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Esox357
08-29-2004, 12:49
I need some exercises that will work my gluteus maximus to either tone or build muscle. I run and do stairs occasionally and lift heavy on legs but my glutes seem to be unaffected. Any suggestions? Thanks Esox357

Jaltered
08-29-2004, 13:05
Try step-ups. First without dumbells (or any other kind of weight) then with.

Use a study weight bench (or any other platform that requires you to bring your knee to almost a 90-degree angle when you step up. Do ten step-ups with your right leg doing the stepping, then do ten with your left leg doing the stepping.

Right leg dominant:
-R leg, step up
-L leg follows
-R leg, steps down
-L leg follows
***repeat***

Once you've done a set or two of that, if its not killing you, try adding 5-10 pounds of weight in each hand and continue. If you're stepping high enough, this will work your glutes quite well. Try to keep a moderate to fast stepping motion. Keep your back straight (think good posture), and don't swing your arms. Have fun, and tell me how it works out! :)

USPMAN
08-29-2004, 15:34
Deadlift. Learn the form first.

live-free-r-die
08-29-2004, 17:24
Stretch your hip flexors, they inhibit your glutes.

ateamer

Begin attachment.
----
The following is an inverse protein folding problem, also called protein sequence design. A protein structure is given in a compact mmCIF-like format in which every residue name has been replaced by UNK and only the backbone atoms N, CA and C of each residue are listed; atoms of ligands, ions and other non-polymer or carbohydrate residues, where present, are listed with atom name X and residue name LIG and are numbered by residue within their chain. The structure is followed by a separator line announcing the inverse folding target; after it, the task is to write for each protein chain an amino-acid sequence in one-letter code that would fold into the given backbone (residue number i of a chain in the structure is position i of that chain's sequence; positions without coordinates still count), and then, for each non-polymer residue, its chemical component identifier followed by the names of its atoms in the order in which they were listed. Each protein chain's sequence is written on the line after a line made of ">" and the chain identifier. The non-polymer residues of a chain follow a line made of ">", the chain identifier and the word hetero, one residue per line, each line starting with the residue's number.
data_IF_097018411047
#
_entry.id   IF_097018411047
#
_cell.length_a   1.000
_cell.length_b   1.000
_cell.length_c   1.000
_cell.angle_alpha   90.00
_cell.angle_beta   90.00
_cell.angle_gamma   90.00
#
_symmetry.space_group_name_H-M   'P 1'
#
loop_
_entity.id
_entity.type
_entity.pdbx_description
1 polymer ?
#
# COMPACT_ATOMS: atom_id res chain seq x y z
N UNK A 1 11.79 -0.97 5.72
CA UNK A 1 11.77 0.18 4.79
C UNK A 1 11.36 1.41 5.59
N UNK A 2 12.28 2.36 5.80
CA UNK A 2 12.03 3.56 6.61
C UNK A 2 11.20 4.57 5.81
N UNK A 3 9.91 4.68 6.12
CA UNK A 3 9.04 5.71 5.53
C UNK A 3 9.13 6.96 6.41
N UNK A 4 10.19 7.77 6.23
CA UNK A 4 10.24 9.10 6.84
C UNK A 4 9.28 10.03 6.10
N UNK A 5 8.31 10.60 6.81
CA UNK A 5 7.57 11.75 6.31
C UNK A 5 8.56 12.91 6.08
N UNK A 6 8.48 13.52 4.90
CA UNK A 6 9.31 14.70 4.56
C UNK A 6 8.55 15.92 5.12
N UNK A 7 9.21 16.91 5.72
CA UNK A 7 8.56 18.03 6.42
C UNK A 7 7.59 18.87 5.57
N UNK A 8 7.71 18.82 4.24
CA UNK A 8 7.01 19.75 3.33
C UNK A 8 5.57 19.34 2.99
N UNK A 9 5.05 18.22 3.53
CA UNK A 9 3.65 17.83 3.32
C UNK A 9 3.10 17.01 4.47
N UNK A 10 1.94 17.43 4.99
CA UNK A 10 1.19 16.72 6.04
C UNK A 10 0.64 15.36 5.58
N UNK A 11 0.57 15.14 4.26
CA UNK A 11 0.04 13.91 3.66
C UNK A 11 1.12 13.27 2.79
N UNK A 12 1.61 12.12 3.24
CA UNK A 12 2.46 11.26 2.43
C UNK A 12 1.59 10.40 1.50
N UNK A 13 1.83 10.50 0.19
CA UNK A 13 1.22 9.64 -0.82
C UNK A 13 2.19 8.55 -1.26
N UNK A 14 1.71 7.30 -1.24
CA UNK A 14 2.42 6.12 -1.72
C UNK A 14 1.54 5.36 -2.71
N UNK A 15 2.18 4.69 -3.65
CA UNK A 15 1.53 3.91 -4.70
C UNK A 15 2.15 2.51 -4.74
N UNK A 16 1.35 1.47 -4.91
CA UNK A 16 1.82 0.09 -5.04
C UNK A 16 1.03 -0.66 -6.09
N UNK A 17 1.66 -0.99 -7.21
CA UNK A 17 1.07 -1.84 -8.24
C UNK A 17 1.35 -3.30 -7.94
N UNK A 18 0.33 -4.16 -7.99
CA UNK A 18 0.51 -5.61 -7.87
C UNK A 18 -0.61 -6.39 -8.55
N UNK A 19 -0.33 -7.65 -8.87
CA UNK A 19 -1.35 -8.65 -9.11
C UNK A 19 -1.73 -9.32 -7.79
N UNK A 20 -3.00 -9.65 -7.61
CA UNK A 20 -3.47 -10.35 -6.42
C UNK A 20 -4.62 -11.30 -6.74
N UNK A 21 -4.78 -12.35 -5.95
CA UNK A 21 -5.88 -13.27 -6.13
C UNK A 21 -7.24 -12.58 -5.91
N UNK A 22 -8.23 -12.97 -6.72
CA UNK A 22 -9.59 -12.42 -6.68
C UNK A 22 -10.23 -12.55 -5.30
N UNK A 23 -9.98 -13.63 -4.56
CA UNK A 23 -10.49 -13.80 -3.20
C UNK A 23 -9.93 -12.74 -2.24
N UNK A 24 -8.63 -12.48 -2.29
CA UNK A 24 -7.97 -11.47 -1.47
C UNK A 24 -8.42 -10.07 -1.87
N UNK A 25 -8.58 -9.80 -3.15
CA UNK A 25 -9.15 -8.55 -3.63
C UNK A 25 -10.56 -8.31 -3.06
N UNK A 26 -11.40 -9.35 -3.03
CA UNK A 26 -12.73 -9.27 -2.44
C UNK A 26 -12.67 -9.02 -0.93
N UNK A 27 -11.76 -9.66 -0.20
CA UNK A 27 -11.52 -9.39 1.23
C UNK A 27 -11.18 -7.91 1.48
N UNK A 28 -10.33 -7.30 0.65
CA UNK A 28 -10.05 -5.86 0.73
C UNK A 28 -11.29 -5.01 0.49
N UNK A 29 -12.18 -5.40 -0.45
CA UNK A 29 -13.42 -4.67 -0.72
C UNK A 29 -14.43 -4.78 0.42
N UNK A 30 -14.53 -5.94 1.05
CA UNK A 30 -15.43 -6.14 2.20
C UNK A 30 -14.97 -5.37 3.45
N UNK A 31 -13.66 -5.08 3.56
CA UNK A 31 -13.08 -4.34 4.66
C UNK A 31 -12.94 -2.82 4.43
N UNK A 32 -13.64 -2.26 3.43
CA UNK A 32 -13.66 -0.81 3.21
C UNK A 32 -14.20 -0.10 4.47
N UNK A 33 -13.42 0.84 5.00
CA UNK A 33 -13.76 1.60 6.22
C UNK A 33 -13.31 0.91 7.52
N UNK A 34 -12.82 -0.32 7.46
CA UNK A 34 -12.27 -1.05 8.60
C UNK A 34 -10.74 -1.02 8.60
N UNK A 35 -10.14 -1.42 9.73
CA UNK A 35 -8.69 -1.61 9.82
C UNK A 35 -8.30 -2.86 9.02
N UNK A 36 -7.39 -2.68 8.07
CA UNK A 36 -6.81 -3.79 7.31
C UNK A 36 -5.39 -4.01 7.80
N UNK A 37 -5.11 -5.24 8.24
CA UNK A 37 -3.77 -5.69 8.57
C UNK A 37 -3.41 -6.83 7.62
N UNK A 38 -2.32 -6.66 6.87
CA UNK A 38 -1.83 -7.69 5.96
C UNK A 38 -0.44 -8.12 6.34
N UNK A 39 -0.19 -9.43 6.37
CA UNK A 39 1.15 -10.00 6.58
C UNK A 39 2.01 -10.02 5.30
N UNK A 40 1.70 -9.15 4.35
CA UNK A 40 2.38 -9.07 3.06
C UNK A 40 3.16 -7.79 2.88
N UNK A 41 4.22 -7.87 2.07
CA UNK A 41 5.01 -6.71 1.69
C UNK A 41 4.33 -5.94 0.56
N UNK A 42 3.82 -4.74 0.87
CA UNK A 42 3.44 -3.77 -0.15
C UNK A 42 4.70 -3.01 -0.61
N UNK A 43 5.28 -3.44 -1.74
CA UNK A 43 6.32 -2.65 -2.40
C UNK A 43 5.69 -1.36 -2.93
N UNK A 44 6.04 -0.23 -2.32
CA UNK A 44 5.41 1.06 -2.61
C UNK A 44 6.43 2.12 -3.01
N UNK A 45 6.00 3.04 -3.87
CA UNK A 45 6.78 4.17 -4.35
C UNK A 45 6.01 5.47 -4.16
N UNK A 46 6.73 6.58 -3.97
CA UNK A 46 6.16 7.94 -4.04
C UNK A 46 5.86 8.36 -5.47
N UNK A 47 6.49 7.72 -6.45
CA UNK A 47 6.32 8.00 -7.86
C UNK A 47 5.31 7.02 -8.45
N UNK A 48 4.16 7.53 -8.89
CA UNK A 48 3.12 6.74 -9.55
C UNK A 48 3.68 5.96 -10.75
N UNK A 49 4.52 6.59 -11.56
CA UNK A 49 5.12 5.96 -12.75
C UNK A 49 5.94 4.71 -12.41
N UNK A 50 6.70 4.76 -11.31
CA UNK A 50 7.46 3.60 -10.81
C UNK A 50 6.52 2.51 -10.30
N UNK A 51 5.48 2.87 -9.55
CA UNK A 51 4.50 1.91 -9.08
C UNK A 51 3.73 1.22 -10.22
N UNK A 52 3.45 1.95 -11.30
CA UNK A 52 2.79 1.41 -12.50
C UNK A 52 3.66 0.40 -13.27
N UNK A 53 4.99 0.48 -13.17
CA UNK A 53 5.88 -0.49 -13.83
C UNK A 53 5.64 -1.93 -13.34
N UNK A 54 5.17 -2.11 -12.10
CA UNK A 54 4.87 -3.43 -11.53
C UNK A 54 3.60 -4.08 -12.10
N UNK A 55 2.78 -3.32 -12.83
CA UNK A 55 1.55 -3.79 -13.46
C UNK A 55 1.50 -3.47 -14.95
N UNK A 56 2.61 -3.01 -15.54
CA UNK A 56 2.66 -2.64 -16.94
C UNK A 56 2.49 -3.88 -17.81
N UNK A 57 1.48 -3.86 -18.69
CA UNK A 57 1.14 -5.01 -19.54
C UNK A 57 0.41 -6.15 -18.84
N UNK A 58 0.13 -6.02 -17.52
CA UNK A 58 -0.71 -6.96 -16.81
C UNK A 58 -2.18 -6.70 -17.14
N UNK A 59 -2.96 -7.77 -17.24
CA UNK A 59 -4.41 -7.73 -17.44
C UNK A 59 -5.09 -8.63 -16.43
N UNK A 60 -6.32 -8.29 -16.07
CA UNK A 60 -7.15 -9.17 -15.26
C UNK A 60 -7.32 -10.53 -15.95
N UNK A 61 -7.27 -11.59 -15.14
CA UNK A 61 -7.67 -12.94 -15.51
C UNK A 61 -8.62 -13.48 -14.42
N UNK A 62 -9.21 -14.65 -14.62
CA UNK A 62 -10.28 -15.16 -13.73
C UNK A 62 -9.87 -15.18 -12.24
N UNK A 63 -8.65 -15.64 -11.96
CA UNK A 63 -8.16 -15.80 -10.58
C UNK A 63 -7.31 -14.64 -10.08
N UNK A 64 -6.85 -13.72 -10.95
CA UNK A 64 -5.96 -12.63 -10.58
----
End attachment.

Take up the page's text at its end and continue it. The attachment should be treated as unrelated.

08-29-2004, 19:11
http://asp.elitefts.com/qa/default.asp?qid=4100&tid=51

Glute-ham raise. If you don't have access to a GHR bench, lay prone on the floor with your feet anchored under something and do "natural" GHRs. Natural GHRs are much tougher, so will need to use your hands for assistance.

California Jack
08-29-2004, 20:08
Esox,

When you say you lift heavy for the legs, what exactly do you do for them?

Do you squat? Do you deadlift?

Jack

git_r_dun0405
08-29-2004, 21:59
SQUATS.

Berto
08-30-2004, 04:27
Deadlifts,Squats.As previously said,get the form down first w/ lighter weights and drop that can!!!:)

Esox357
08-30-2004, 13:35
I do hip sled, smith machine, leg extension foward and back. I do the leg abductor and adductor. I lift alot of weight for the hip sled and moderate on the rest. Thanks for the info again. Esox357

Animal Mother
08-31-2004, 02:30
It would appear you already have gotten your answer, squat and deadlift. And stay away from the Smith Machine.

California Jack
08-31-2004, 06:12
As far as unsolicited advice goes, Animal is right on the money.


STAY AWAY FROM THE SMITH MACHINE.

thaddeus
09-02-2004, 00:00
Try lunges followed up by hi-rep back extensions on the roman chair until your muscles are wobbling. Squeeze your butt on the extentions. Your butt will feel like jello afterward and get hard as a rock.

Squats are awesome.

I have had great success on the Smith machine. I understand the arguments against using it, but without a partner it allows me to push myself to failure. Those last couple reps are the entire key to a good workout.

FreakyBig
09-02-2004, 18:37
Originally posted by California Jack
As far as unsolicited advice goes, Animal is right on the money.


STAY AWAY FROM THE SMITH MACHINE.

WTF is wrong with the Smith Machine???